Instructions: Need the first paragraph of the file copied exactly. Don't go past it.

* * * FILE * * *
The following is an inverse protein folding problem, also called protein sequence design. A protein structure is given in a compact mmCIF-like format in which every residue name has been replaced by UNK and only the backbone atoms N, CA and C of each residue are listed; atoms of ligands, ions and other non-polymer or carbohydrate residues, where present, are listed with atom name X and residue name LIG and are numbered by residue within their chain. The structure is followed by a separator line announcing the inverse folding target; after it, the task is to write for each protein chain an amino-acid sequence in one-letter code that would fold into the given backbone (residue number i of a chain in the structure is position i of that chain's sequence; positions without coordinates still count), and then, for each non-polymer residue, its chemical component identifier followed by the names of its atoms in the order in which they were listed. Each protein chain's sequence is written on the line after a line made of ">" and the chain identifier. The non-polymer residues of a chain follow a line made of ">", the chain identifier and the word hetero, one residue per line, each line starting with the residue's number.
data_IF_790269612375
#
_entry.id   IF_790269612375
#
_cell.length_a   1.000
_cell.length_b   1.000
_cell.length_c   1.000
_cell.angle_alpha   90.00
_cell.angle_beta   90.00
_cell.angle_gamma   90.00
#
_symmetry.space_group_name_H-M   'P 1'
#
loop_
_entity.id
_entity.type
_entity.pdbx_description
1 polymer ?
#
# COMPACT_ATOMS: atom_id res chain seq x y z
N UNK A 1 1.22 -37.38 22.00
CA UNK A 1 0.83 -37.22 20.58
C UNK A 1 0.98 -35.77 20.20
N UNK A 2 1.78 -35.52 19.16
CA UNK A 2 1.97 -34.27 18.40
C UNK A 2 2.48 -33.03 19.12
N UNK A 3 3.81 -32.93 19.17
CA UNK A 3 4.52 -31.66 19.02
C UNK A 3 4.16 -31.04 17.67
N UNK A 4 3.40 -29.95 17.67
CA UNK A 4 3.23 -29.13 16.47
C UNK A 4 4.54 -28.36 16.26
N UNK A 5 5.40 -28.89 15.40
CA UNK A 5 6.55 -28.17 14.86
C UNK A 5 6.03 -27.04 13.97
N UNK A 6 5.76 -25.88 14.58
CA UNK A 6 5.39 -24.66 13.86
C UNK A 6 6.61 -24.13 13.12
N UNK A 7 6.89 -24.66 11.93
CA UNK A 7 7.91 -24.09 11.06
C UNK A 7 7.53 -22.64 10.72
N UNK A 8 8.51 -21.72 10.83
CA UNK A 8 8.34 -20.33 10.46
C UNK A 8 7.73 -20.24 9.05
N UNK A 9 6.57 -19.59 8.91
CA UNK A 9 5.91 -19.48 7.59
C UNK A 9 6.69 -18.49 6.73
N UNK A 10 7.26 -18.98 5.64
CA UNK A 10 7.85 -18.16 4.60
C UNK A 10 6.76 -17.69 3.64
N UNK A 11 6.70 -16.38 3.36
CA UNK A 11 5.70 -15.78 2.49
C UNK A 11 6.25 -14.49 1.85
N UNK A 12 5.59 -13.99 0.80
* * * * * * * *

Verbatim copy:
The following is an inverse protein folding problem, also called protein sequence design. A protein structure is given in a compact mmCIF-like format in which every residue name has been replaced by UNK and only the backbone atoms N, CA and C of each residue are listed; atoms of ligands, ions and other non-polymer or carbohydrate residues, where present, are listed with atom name X and residue name LIG and are numbered by residue within their chain. The structure is followed by a separator line announcing the inverse folding target; after it, the task is to write for each protein chain an amino-acid sequence in one-letter code that would fold into the given backbone (residue number i of a chain in the structure is position i of that chain's sequence; positions without coordinates still count), and then, for each non-polymer residue, its chemical component identifier followed by the names of its atoms in the order in which they were listed. Each protein chain's sequence is written on the line after a line made of ">" and the chain identifier. The non-polymer residues of a chain follow a line made of ">", the chain identifier and the word hetero, one residue per line, each line starting with the residue's number.